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Tuesday, 1 January, 2002, 12:57 GMT
Argentina faces grim economic future
Caretaker president Eduardo Camano
After a week of President Saa, Mr Camano becomes number three in two weeks
By BBC News Online's Jeremy Scott-Joynt

Argentina is entering the New Year as the pariah of the global economy - and on its third president in two weeks.

After $22bn in loans in the past year from the International Monetary Fund, the tap is now firmly turned off.

Presidential hopeful Eduardo Duhalde
...while Duhalde is tipped to become number four
And thanks to the decision by former President Adolfo Rodriguez Saa - admittedly in most observers' eyes an inevitable one - to default on private sector loans, the short term presents few upsides for Argentina's 36m-strong population.

Mr Saa's plans for a third currency - the argentino - to gradually supplant the peso and avoid the latter's immediate devaluation are dead.

The question now is whether Argentina's fractious political class can pull together long enough, and reliably enough, to crawl back from the brink. Unfortunately, few either within Argentina or without have much faith that they can.

Just out of reach

It is not as if Washington DC - home of the IMF as well as of the US government - is not willing to voice support for the crisis-ridden country.

In the past few days, President George W Bush promised to work with whoever becomes Argentina's next president.

The current incumbent - Senator Eduardo Camano, the leader of the majority Peronist Party in the Chamber of Deputies - is only filling in.

Policewomen outside Government House in Buenos Aires
Argentine citizens have made their feelings known

At 1900 GMT, Congress will meet to choose a new interim president to take the country through to elections now postponed till the end of 2003.

The front runner is thought to be another senior Peronist, Senator Eduardo Duhalde.

And the IMF, in which the US is the biggest shareholder, is also ready to talk to the next president - as long as his or her economic policies are in line with the balanced budgets and austerity drive it has always demanded.

No change

But that still means the onus is on Buenos Aires to come up with a government that can get on with the hugely difficult task of sorting out a country with 25% unemployment, plummeting exports, $132bn in external federal debt and an abysmal reputation in international circles.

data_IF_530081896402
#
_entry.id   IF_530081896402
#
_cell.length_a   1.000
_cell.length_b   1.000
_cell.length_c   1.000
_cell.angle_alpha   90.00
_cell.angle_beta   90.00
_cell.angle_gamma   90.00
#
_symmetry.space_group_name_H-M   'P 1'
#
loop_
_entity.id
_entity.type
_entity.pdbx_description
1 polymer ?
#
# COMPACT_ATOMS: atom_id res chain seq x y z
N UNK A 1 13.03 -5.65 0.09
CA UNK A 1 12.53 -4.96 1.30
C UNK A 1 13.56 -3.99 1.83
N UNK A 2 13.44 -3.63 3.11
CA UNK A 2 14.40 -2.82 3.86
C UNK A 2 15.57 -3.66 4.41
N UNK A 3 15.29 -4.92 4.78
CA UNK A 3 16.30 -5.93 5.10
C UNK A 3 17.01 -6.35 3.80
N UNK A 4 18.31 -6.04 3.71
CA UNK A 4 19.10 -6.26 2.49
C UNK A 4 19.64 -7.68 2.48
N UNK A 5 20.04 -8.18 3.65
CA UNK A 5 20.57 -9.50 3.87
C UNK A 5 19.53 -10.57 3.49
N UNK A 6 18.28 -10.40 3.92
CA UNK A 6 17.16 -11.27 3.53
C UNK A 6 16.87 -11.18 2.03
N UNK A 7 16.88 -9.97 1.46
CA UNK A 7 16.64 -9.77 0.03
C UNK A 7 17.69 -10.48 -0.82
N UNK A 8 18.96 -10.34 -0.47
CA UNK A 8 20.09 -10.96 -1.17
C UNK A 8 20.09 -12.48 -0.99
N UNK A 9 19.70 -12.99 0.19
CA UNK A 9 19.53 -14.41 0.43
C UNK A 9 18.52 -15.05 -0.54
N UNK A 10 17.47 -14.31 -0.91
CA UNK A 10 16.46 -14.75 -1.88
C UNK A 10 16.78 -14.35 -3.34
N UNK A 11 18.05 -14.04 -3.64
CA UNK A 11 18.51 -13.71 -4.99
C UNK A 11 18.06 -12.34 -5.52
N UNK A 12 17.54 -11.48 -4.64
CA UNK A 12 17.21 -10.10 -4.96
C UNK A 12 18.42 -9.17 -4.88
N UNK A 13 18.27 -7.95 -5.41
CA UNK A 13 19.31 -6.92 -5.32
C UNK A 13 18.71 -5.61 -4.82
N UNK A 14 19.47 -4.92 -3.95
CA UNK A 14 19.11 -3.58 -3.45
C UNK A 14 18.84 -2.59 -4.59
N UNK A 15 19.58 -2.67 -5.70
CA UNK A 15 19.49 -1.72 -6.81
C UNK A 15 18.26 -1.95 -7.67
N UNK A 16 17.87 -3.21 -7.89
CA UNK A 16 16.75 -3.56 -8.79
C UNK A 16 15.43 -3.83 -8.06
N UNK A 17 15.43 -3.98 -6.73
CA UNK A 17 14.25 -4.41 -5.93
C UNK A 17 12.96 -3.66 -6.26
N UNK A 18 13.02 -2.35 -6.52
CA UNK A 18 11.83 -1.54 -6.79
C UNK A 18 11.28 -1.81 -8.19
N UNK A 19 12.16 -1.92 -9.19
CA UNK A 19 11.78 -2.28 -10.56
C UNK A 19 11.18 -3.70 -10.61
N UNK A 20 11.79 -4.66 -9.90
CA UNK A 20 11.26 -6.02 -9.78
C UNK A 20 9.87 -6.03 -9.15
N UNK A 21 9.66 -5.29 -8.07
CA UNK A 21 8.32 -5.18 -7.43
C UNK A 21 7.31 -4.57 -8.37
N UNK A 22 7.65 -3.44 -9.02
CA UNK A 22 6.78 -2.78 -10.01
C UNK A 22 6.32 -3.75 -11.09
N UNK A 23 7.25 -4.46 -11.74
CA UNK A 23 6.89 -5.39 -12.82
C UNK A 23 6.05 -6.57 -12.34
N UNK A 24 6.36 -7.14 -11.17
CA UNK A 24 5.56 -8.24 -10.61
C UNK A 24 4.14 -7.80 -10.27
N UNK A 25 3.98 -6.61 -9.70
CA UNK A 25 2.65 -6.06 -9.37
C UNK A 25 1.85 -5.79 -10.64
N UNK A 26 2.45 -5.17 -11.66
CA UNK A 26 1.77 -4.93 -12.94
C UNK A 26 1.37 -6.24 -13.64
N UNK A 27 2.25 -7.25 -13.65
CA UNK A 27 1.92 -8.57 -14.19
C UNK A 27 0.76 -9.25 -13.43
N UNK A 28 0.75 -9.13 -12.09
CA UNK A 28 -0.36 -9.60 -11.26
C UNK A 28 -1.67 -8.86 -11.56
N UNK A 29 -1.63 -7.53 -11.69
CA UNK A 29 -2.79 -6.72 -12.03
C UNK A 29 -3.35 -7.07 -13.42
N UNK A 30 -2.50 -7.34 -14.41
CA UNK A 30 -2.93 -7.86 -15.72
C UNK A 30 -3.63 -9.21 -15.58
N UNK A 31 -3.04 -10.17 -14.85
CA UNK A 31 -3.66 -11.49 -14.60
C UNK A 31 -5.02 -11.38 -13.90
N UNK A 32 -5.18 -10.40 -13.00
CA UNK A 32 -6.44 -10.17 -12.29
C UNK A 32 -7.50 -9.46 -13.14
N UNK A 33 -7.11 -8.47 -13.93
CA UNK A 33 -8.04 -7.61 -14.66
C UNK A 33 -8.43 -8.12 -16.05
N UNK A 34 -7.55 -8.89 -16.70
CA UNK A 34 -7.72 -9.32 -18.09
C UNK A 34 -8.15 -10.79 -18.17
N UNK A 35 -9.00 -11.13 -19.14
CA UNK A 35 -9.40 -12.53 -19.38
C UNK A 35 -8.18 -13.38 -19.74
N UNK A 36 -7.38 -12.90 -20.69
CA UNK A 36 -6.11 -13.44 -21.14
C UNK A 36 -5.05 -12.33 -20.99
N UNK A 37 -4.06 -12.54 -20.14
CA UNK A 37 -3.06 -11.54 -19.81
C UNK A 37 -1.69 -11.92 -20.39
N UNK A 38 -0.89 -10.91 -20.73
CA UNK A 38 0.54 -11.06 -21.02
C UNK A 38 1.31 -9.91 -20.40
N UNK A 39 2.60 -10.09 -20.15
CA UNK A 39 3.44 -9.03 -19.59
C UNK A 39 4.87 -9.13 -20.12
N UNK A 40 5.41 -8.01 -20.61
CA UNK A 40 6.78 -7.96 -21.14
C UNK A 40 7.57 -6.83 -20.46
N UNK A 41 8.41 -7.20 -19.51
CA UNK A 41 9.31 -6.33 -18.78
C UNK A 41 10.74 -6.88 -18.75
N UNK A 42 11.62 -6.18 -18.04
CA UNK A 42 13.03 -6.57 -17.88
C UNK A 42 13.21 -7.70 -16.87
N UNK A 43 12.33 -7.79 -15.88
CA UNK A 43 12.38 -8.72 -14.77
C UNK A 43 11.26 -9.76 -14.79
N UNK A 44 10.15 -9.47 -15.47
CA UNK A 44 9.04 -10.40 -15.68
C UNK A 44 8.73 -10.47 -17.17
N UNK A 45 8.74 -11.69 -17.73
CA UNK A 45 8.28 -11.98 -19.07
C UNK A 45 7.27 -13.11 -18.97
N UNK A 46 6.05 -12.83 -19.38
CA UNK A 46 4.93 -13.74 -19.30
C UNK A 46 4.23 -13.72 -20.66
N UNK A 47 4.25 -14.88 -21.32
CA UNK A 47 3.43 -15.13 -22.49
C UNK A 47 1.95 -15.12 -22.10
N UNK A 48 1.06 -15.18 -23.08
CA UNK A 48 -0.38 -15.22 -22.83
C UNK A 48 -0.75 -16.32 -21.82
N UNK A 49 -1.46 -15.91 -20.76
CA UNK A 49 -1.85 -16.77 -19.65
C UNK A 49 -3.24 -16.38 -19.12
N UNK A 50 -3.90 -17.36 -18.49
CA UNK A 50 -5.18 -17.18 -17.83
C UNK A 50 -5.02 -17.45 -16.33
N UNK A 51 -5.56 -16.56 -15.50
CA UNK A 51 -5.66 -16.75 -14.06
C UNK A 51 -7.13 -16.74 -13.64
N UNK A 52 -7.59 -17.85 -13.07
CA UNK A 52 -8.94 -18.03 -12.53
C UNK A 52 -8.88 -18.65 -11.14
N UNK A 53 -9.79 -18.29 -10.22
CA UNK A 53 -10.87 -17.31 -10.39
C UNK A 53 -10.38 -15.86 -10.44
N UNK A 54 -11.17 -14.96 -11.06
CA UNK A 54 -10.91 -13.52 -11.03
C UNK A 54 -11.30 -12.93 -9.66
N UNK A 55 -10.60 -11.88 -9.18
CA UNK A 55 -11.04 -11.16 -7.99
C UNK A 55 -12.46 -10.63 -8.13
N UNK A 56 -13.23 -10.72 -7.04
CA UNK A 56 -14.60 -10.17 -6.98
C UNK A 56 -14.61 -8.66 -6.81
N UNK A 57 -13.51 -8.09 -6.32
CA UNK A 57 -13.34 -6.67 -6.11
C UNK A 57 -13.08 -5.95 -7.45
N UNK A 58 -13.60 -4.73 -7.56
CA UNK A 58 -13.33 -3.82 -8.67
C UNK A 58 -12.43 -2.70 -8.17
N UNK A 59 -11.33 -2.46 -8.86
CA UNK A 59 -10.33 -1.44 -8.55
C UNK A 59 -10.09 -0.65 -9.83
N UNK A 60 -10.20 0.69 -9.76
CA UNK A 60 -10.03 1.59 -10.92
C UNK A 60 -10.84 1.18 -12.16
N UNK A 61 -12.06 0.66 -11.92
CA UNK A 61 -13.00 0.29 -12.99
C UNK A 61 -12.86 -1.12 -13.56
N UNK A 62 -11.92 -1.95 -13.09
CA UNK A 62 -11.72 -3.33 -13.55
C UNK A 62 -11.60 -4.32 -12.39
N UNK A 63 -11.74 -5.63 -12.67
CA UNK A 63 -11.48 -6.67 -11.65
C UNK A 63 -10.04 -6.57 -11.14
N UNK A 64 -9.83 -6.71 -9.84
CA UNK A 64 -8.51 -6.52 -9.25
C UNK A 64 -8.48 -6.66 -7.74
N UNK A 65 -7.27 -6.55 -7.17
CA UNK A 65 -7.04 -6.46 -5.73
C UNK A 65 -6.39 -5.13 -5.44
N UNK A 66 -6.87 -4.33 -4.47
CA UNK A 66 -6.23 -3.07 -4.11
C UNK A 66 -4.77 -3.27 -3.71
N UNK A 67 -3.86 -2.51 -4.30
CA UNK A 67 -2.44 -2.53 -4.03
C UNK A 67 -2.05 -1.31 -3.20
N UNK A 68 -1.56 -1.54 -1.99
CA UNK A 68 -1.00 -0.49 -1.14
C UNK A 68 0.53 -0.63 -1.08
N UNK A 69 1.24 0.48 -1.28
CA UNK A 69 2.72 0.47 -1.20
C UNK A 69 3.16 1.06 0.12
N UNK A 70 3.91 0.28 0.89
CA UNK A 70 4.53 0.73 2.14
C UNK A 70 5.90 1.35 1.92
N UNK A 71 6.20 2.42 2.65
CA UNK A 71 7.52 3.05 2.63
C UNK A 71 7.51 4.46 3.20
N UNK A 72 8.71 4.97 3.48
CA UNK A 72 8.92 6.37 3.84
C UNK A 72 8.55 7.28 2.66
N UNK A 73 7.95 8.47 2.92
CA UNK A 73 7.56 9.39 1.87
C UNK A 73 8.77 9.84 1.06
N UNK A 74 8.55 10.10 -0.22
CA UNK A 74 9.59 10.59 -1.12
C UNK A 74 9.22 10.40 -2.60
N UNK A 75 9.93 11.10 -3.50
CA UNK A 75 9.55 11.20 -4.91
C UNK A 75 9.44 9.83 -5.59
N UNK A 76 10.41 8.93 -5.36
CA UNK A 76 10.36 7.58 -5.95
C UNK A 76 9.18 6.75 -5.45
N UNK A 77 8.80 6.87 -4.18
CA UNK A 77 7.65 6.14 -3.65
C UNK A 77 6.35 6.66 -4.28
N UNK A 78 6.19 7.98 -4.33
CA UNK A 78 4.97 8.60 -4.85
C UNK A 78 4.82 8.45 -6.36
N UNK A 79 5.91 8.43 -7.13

Years of over-spending, corruption and mismanagement - largely, it has to be admitted, on the part of the Peronists themselves - have left Argentina with little credibility.

Argentine government bonds are trading at a quarter of their face value, while lending to Argentine businesses faces a "risk premium" of more than 40% on top of normal interest rates.

In fact there are many countries with worse debt burdens, both in absolute terms and relative to the size of the economy. But the inability of Argentina's politicians to see the big picture means the risks are exacerbated.

The one-to-one link between the peso and the dollar has restored some faith in recent years, removing the thousand-per-cent inflation common before the 1990s, but at the cost of exports which are priced out of their target markets.


And now the country faces a lose-lose situation.

Demonstrators in Chapadmalal
The protesters have been drawn from all classes

Rapidly increasing poverty makes the sharp cuts in social programmes a balanced budget would require a political minefield.

Devaluation might help exports, but at the cost of further pauperising the population and making external debt repayments even more difficult.

So far, the Peronist Party seems unable to reach the hard decisions without fracturing into squabbling factions.

And from the evidence of mass protests on the streets, the population at large seems to be coming to the conclusion that the parties as they currently exist are incapable of looking at the country's interests as a whole, too far gone in infighting and pork-barrel.

No help

So Argentina is on its own, until and unless the Peronists can submerge some of their more populist and back-biting instincts.

And the prospect of Mr Duhalde taking office will not fill the citizenry with confidence - despite suggestions from senior Peronists that he will form a cross-party government of "national salvation".

Even during his short term, Mr Saa had to sack one of his ministers for his close links to corruption in the Peronist government of Carlos Menem in the early 1990s, and Mr Duhalde is also an alumnus of those tainted years.

Argentine citizens may well stay on the streets for some time to come. For many of them, after all, their jobs are no more, and there is nothing else for them to do.

See also:

30 Dec 01 | Americas
Argentine cabinet offers to quit
21 Dec 01 | Business
Bush backs IMF austerity measures
31 Dec 01 | Americas
Argentina's toughest job
28 Dec 01 | Business
Currency fears hit Argentine shares
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